I thank you, Father, Lord of heaven and earth, because you have hidden these things from the wise and the intelligent and have revealed them to infants; yes, Father, for such was your gracious will.” (Luke 10:21)
In our Gospel passage today, we hear Jesus thanking God for hiding certain things from the wise and revealing them to mere infants. On this occasion, Jesus was addressing His disciples who had just returned from the mission of evangelization with joy, because even the demons were subject to them.
If Jesus was referring to the disciples as infants, who then are the “wise” in this context? Those who are so full of themselves who think that they know it all, those who were challenging Jesus and looking for an opportunity to catch Him with some tricky question or another. Literally, Jesus’ opponents were wise by human standards but this wisdom only translated in God hiding certain truths from them.
In the course of this season of Advent, we must continuously ask ourselves: How willing am I to humble myself and come to terms with my nothingness? Am I ready to let go of my pride? Yesterday, we were presented with the example of the Roman Centurion who confessed his unworthiness to have Jesus under his roof. Today, we are again reminded of the importance of humility.
At Christmas, we celebrate a God who humbled Himself to the point of assuming the nature of one of His creatures; man. As St. Paul would say: “Though he was in the form of God, did not count equality with God a thing to be grasped, but emptied himself, taking the form of a servant, being born in the likeness of men. And being found in human form he humbled himself and became obedient unto death, even death on a cross.” (Philippians 2:6-8).
Pride is blindness. Yesterday, we noted that humility is not thinking less of yourself but thinking big of God. Pride on the other hand is the inability to see and acknowledge God having become blinded by one’s own greatness. Somehow, you begin to think you are God.
The prophet Isaiah in today’s first reading speaks of the time that shall come when the wolf shall dwell with the lamb, and the leopard shall lie down with the kid, and the calf and the lion and the fatling together and a little child shall lead them. What does Isaiah mean by a little child assuming leadership of an unthinkable combination of animals who we know are natural enemies? This is what humility entails.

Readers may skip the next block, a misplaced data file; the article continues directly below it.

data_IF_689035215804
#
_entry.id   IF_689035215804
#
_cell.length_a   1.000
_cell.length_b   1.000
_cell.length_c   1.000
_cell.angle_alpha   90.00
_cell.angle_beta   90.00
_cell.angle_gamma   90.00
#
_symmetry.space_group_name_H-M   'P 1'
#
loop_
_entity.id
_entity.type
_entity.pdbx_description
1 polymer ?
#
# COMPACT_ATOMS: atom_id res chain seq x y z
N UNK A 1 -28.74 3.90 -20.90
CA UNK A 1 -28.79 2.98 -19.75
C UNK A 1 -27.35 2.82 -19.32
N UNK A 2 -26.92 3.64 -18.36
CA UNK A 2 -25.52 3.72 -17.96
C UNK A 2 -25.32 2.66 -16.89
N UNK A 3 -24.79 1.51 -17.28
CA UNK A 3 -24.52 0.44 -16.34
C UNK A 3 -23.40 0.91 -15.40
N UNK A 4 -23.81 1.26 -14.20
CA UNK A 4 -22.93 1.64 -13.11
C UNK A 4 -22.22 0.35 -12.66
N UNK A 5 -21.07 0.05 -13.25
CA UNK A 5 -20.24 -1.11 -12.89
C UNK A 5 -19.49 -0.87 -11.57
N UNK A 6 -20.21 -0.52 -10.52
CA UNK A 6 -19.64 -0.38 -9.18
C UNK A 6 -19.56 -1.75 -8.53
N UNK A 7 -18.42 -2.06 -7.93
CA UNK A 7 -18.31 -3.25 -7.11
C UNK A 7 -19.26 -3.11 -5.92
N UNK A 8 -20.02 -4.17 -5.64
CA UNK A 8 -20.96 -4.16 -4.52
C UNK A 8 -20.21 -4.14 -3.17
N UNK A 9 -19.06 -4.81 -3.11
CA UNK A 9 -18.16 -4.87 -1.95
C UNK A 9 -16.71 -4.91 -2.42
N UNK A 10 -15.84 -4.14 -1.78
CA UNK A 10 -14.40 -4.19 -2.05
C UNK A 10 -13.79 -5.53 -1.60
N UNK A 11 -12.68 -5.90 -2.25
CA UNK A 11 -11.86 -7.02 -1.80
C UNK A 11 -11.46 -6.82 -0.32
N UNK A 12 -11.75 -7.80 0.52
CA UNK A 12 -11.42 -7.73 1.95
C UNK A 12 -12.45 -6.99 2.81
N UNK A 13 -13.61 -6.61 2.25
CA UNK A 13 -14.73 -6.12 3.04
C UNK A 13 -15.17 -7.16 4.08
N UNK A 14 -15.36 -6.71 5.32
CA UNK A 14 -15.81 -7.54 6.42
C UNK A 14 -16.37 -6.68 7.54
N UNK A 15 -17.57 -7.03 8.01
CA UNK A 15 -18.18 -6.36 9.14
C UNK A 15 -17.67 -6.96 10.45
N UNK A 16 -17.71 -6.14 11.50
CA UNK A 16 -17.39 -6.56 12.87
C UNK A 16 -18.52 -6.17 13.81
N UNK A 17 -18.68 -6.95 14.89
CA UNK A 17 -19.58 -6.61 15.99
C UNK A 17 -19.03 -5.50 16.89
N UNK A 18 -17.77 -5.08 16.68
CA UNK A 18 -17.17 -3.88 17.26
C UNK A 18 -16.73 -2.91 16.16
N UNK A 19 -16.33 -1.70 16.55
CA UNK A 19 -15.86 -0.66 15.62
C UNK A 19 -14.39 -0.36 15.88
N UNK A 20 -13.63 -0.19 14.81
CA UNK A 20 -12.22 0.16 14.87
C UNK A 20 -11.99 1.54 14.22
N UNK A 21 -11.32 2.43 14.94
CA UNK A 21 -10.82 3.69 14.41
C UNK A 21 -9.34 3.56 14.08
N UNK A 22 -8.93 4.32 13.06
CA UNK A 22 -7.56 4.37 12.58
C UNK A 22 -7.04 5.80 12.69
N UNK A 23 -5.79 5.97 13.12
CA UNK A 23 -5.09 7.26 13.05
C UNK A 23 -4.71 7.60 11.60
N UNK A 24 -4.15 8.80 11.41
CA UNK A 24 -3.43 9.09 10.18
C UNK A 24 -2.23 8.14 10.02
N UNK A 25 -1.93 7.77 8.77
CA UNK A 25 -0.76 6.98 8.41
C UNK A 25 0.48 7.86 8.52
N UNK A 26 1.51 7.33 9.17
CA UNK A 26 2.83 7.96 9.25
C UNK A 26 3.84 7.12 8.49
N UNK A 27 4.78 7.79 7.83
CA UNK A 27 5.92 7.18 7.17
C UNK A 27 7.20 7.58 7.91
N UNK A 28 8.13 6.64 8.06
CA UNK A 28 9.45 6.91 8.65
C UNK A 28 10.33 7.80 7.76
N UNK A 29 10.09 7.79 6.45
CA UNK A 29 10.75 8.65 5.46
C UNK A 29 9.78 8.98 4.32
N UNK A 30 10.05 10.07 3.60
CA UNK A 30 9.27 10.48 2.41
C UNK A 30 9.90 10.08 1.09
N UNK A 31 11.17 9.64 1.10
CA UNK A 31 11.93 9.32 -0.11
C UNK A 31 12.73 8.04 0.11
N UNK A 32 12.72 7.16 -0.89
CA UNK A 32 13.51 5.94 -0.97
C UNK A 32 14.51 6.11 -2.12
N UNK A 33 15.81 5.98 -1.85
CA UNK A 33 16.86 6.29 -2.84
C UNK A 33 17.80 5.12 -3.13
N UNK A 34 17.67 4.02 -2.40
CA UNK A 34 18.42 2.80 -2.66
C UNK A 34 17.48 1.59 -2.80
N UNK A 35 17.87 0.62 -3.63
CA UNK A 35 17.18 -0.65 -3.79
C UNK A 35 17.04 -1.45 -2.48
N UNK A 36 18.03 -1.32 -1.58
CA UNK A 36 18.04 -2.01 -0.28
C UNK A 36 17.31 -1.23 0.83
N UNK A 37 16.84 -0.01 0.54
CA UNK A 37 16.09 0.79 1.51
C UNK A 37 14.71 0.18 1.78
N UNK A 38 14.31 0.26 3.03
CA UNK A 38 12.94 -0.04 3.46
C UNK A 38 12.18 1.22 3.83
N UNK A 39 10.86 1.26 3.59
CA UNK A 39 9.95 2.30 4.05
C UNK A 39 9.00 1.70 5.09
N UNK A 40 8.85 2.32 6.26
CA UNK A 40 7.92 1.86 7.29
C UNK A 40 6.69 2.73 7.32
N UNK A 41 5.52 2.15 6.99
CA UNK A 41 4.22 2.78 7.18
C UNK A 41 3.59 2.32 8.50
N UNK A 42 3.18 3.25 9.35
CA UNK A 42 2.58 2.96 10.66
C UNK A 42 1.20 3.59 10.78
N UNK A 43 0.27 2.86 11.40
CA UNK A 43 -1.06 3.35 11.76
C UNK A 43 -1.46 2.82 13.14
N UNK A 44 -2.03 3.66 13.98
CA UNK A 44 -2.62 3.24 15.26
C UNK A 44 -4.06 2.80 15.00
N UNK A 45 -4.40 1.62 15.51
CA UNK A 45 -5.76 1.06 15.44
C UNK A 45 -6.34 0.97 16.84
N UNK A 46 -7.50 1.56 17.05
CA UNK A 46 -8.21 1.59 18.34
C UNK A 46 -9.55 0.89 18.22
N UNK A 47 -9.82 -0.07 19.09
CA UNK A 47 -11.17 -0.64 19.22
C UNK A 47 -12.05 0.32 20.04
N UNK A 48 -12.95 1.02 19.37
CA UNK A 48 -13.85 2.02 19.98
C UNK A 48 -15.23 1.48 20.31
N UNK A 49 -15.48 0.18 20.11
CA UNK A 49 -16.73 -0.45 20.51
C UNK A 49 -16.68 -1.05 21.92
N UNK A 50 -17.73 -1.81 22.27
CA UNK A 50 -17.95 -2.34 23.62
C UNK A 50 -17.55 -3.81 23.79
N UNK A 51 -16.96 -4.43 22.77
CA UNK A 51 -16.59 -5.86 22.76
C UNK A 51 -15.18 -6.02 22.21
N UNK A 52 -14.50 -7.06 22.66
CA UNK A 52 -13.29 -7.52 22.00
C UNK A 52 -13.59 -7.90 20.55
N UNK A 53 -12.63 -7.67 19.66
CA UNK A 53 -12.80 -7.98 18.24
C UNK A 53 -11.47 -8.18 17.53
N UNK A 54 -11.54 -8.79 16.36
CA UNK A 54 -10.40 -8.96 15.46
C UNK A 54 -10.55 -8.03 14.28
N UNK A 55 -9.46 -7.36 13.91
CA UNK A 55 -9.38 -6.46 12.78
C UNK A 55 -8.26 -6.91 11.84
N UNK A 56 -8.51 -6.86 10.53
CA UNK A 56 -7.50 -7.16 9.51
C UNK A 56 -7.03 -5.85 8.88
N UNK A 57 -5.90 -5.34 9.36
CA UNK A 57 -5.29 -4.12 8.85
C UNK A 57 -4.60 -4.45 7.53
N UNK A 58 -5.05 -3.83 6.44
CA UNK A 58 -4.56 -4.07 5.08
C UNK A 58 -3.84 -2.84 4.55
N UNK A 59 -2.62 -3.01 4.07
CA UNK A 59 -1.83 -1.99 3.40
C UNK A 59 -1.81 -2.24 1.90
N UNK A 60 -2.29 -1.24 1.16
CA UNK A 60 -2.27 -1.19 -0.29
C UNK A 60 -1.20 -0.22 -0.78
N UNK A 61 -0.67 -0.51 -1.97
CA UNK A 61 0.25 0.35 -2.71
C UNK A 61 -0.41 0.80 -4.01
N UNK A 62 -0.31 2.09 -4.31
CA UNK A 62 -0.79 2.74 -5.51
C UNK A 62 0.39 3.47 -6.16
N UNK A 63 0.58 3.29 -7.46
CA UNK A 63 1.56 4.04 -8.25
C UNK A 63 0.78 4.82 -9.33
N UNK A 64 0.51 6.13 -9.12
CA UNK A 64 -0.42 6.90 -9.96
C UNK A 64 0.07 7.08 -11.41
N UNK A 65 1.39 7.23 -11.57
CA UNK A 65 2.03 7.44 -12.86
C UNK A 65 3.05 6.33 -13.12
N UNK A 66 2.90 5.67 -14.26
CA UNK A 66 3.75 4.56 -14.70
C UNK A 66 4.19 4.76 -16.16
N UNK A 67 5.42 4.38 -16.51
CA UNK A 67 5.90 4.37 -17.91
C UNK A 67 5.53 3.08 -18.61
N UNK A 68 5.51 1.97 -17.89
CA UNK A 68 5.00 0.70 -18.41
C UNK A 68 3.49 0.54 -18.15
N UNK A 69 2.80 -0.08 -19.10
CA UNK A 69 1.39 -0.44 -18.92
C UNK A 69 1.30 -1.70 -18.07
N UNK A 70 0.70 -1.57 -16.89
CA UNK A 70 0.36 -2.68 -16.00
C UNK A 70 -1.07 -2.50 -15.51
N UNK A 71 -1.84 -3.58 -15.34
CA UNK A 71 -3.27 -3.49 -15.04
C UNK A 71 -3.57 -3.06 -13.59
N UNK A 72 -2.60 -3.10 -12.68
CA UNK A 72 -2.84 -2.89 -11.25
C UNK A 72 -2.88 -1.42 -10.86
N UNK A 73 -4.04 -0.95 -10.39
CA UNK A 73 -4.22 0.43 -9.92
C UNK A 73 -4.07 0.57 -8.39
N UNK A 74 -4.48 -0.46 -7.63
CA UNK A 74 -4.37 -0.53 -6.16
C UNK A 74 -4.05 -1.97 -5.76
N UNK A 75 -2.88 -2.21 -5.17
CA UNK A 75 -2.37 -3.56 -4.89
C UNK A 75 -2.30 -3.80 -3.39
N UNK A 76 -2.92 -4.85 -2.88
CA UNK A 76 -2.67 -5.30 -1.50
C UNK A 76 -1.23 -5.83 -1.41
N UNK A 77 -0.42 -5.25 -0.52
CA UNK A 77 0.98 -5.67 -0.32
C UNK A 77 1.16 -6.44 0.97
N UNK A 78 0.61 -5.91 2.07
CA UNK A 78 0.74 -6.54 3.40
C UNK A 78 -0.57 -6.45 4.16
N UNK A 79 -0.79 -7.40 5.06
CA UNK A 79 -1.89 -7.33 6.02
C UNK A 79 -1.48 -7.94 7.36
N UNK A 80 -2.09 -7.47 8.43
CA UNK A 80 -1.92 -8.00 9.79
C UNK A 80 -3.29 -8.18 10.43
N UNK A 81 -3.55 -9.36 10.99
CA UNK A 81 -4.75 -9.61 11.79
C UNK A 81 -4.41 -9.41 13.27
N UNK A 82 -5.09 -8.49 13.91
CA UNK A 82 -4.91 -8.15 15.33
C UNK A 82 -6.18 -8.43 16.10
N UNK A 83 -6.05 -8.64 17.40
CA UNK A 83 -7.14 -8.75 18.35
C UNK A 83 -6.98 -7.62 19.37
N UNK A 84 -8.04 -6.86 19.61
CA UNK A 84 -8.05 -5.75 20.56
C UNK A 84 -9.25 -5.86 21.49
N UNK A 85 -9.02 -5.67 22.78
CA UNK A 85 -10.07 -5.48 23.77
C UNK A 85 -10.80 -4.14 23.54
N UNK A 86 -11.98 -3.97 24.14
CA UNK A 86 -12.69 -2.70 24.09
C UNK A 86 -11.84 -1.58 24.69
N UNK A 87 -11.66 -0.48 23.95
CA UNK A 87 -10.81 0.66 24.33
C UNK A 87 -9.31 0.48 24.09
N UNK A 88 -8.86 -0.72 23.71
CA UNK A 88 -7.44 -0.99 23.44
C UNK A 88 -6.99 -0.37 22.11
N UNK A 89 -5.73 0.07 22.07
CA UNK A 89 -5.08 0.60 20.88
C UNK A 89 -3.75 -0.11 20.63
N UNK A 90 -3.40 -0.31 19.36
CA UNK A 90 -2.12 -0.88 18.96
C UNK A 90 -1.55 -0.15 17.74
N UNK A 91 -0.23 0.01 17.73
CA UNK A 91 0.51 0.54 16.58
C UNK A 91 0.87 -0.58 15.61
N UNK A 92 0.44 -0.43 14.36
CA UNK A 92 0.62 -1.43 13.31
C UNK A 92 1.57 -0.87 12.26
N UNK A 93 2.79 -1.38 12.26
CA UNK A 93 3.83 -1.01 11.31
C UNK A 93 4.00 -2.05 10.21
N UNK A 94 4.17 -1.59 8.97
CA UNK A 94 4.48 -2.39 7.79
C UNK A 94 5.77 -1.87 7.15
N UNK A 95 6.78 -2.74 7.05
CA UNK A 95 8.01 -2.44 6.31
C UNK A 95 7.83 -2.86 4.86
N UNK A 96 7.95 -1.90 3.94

There is an African proverb that says, if a child washes his hands very well, he would be invited to seat at the table and eat with elders. In other words, if we are humble, regardless of our size and status, we would be granted access to high places. Like the child leading the lion, the leopard, the wolf, and the lamb, humility will put people under us.
This prophecy of Isaiah also points directly to the baby Jesus. As a baby, Jesus could not lift his hand, not to talk of holding a broomstick but Herod and his entire household trembled with fear, kings came from across the world to pay homage to Jesus. Angels sang to the shepherds who kept watch at night. The whole world literally stood still for this baby, this little child who was born to change the entire course of history.
Let us pray: Heavenly Father, may I grow in humility. Through Christ our Lord. Amen.
Bible Study: Isaiah 11:1-10, Ps. 72:1-2,7-8,12-13,17, Luke 10:21-24
© Rev. Fr. Evaristus Abu